Pleading Issues & Procedure

Second Circuit

Oriska Corp. v. Highgate LTC Mgmt., No. 1:21-cv-104 (MAD/DJS), 2021 WL 5119745 (N.D.N.Y. Nov. 4, 2021) (Judge Mae A. D’Agosting). Plaintiff Oriska Corporation commenced 26 cases in New York Supreme Court, stemming from a dispute over worker’s compensation insurance policies issued by Oriska Insurance Company, a subsidiary of Oriska. While the case was stayed and pending completion of an intra-state court transfer ordered by the New York Litigation Coordination Panel, Oriska filed an amended complaint in state court which added several causes of action under ERISA and included “class defendants.” On the basis of the ERISA claims, the class defendants removed the case to the Northern District of New York. Two months later, the original defendants to the state-court actions, the “employer defendants,” moved to remand to state court. They argued that removal was improper because the amended complaint was filed when the state-court action was stayed, meaning the amended complaint was not the operative pleading and no basis for federal subject matter existed. On top of that, the class defendants were being represented by an attorney who initially commenced the action on behalf of plaintiff. The employer defendants considered the actions taken by Oriska to be “forum shopping.” The court agreed that the removal was improper and remanded the case back to the state court. In addition to granting the motion to remand, the court also awarded attorneys’ fees and costs.

Ninth Circuit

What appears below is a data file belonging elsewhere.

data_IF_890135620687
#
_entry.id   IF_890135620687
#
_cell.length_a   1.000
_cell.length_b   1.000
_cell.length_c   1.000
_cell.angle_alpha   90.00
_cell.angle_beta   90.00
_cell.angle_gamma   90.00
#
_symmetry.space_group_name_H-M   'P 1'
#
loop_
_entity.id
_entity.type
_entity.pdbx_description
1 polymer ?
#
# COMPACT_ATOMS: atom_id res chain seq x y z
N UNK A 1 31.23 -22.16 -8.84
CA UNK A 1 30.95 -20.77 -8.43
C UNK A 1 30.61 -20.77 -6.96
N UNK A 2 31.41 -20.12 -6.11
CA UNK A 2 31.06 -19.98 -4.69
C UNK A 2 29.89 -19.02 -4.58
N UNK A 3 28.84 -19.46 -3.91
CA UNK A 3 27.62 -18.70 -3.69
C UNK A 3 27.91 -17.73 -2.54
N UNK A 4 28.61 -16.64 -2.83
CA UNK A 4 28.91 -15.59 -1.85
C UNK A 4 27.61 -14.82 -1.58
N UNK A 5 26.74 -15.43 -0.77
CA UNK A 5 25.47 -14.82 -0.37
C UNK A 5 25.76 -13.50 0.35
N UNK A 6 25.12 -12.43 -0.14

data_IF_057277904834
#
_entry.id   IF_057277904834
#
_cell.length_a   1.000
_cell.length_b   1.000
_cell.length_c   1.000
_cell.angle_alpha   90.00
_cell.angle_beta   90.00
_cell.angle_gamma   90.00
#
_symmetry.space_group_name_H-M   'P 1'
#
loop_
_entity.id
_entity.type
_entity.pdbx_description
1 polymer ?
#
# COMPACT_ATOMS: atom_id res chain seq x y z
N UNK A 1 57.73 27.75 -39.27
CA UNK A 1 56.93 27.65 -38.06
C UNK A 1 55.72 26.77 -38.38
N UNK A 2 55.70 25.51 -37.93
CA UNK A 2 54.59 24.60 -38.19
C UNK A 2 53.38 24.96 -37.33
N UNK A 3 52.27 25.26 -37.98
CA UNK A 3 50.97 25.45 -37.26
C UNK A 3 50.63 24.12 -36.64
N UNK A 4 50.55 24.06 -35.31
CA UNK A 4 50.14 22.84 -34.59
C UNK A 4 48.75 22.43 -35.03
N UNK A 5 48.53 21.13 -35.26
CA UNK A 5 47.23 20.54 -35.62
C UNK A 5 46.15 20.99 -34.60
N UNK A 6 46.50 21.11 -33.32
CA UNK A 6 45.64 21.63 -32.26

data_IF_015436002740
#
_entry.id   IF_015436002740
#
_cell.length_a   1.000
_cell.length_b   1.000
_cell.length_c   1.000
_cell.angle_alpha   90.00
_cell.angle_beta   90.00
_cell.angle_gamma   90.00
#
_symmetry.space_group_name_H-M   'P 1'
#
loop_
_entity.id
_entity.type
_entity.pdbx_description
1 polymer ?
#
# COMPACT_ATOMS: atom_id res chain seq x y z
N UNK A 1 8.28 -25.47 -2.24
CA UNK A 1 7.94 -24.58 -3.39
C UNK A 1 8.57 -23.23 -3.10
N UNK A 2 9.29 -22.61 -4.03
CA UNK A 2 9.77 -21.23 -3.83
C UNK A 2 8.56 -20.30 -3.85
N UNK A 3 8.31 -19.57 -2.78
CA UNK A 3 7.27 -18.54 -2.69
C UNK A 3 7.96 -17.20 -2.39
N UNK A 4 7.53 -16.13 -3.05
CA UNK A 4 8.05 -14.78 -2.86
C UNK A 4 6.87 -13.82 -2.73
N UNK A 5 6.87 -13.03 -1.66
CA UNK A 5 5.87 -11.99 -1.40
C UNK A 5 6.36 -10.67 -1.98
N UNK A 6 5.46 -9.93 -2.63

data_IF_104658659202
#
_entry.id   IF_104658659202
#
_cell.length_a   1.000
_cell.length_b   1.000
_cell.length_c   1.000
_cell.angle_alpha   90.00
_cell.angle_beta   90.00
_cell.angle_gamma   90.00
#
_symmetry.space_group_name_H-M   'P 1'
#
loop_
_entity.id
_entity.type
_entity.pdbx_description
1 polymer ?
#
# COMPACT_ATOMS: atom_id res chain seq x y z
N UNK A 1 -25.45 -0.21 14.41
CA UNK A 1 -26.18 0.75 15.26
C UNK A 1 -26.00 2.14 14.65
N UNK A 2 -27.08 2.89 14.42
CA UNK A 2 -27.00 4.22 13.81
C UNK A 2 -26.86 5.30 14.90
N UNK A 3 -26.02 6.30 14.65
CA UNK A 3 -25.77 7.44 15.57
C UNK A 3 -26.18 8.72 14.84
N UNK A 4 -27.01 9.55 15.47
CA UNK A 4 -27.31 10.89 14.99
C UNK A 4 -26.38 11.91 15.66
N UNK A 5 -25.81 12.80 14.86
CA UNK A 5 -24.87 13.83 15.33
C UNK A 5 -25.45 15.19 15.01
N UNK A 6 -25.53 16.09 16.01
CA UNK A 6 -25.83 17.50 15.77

Winsor v. Sequoia Benefits & Ins. Servs., No. 21-cv-00227-JSC, 2021 WL 5053087 (N.D. Cal. Nov. 1, 2021) (Magistrate Judge Jacqueline Scott Corley). Plaintiffs, participants in RingCentral, Inc.’s Welfare Benefits Plan, brought suit alleging defendants, fiduciaries of the plan, engaged in an unlawful kickback scheme. Having previously dismissed plaintiffs’ complaint for lack of Article III standing, the court granted defendants’ motion to dismiss plaintiffs’ amended complaint on the same grounds, this time without leave to amend. Plaintiffs alleged that defendants violated ERISA by accepting commissions from insurers that they did not return to the plan, and failing to negotiate lower administrative fees. However, plaintiffs were unable to tie this alleged wrongdoing to concrete harm suffered by them directly. The court was not convinced that if plaintiffs were to prevail, defendants would have to pay the commissions received to the plan and that the plan in turn would distribute the commissions to plan participants. According to the court,  plaintiffs failed to cite a law supporting their conclusion that the plan would distribute the recovered commissions to the beneficiaries. As the plan at issue is a defined benefit plan, “the plan participants’ benefits are fixed and will not change, regardless of how well or poorly the plan is managed.” Simply put, without adequate standing, the case could not stand; apparently leaving participants without means of contesting the alleged fiduciary wrongdoing.